Here’s some examples of the “gems” you’ll get from crowdsourcing

Source: http://99designs.com/logo-design/contests/logo-sunlight-tables-163117

By using crowdsourcing services, you’re supporting and promoting a service that exploits designers and doesn’t give them the just compensation that is deserved.

Gorge yourself on a buffet of (bad) options

As a client of CS sites, you receive submissions from not just one designer but potentially dozens. The prospects of “getting something good” seem higher when more than one candidate is applying.  It’s essentially like placing an order.  “I want a logo that has a dog in it,  I really like the color green, and I’d want it to look similar to the Petco logo”, oh and can I have fries with that?. Boom. A smorgasbord of 25+ logos all very similar to each other will be waiting for you to pick a lucky winner. Easy right? Then why do you feel so dirty?

The Obese Reality:

Working with a designer is not like placing an order, nor should the process be treated as such. You aren’t purchasing a logo, but rather investing in an idea represented by a logo. An idea that is carefully thought through, researched, and revised by professional designers. This is what we went to school for, this is what we pay our bills with and support our families with. It’s a career, not a hobby, and it takes time and effort to accomplish. We are the experts, and we bring so much more to the table than a commodity. We bring our expertise, strategy, and a partnership through out the process.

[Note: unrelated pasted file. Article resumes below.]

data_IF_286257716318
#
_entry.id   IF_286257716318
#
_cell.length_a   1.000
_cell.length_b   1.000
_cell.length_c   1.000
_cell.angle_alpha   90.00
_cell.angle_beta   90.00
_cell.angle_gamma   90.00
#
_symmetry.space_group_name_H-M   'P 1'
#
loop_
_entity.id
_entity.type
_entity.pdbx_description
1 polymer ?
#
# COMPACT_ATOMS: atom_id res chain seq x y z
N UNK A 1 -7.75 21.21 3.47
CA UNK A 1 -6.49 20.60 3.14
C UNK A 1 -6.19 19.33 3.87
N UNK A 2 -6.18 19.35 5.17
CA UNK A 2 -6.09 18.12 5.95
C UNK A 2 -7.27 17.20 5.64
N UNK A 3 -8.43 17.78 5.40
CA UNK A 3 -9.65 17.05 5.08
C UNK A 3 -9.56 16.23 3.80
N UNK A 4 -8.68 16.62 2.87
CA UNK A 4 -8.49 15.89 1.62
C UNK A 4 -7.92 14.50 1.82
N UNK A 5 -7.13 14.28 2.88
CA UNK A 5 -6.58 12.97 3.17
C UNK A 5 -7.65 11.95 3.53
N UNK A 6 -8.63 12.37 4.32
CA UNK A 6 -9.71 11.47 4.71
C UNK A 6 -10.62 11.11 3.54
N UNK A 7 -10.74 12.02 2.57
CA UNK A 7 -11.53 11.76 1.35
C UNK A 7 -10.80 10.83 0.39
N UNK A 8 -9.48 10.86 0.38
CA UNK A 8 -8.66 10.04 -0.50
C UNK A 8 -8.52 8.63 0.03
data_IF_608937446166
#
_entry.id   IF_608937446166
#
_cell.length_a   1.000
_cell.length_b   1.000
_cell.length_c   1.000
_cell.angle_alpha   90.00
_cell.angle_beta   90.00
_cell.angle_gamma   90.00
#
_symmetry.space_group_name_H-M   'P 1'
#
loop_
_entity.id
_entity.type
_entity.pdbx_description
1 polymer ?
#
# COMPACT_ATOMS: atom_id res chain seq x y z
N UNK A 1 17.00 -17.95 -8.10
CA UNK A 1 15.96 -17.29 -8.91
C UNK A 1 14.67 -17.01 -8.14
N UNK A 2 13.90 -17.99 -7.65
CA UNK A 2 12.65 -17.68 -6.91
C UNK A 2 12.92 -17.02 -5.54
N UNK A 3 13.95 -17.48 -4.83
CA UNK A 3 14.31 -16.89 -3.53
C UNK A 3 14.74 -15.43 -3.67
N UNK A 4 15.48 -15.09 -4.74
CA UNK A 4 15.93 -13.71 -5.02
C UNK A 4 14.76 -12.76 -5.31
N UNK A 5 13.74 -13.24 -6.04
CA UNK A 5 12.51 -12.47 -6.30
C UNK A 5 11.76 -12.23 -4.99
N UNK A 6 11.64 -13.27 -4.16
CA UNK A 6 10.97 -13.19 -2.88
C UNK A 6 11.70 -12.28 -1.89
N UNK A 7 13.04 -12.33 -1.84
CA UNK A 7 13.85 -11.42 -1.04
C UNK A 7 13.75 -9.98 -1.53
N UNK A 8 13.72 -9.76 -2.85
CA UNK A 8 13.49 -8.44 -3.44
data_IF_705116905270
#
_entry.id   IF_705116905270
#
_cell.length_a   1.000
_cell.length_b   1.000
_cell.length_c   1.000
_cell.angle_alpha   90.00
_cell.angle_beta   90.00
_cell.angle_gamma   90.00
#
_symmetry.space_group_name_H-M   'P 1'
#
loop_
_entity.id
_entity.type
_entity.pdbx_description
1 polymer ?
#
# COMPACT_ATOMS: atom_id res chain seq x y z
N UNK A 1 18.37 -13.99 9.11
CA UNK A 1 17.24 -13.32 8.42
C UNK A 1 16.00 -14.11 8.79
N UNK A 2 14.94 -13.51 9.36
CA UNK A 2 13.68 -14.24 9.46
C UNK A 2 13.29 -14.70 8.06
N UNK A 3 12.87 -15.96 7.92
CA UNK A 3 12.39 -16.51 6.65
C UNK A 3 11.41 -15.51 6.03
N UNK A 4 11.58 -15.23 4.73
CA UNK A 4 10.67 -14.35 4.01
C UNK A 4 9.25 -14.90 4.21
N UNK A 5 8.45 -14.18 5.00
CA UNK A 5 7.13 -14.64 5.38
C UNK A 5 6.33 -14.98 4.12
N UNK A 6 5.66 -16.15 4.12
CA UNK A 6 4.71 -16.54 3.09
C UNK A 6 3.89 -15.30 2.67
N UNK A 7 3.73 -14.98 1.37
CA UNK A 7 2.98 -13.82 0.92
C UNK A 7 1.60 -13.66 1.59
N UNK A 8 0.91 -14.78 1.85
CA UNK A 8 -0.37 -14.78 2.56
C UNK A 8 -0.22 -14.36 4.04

Doing it the right way:

I definitely think there are possibilities to use crowdsourcing techniques for good, but I think it works best when drawing information for market research, much like Netflix does when they ask you to rate your recently viewed movies. It works because the data they are collecting is based off of the user’s tastes, not their knowledge. However it’s used, I believe it should wary of the mixed bag of results you’re likely to receive from anonymous sources and to not rely on this tactic as a means to build the foundations of your business.

Changing your outlook:

Of course business owners want to get design done as cheaply as possible. Doesn’t everyone want everything as cheap as they can get it? Value is relative, and the value of design will differ from person to person. The key is to consider the process of how it is made and the strategy behind it. I don’t question a brain surgeon’s salary because I know that they attended school for a very long time and they know much more about their field than me. Designers should be treated the same way. Don’t let misconceptions of what we do cloud your judgement on what we are worth and don’t seek out sites that promote “design as a commodity”.

Designers, there will always be the “penny pincher” clients. It’s up to you to rise above it and educate your clients about the value of design and how in the long run, paying more for quality, originality, and thought will make for a much more successful company than anything that could come out of a crowd sourcing site.


For more articles on crowdsourcing, I suggest you read: 

What’s the Harm In Crowdsourcing? by AIGA

The Rise of Crowdsourcing by Jeff Howe

Crowdsourcing Design: Pro or Con by How Magazine


Take action: Join the Anti Spec work movement!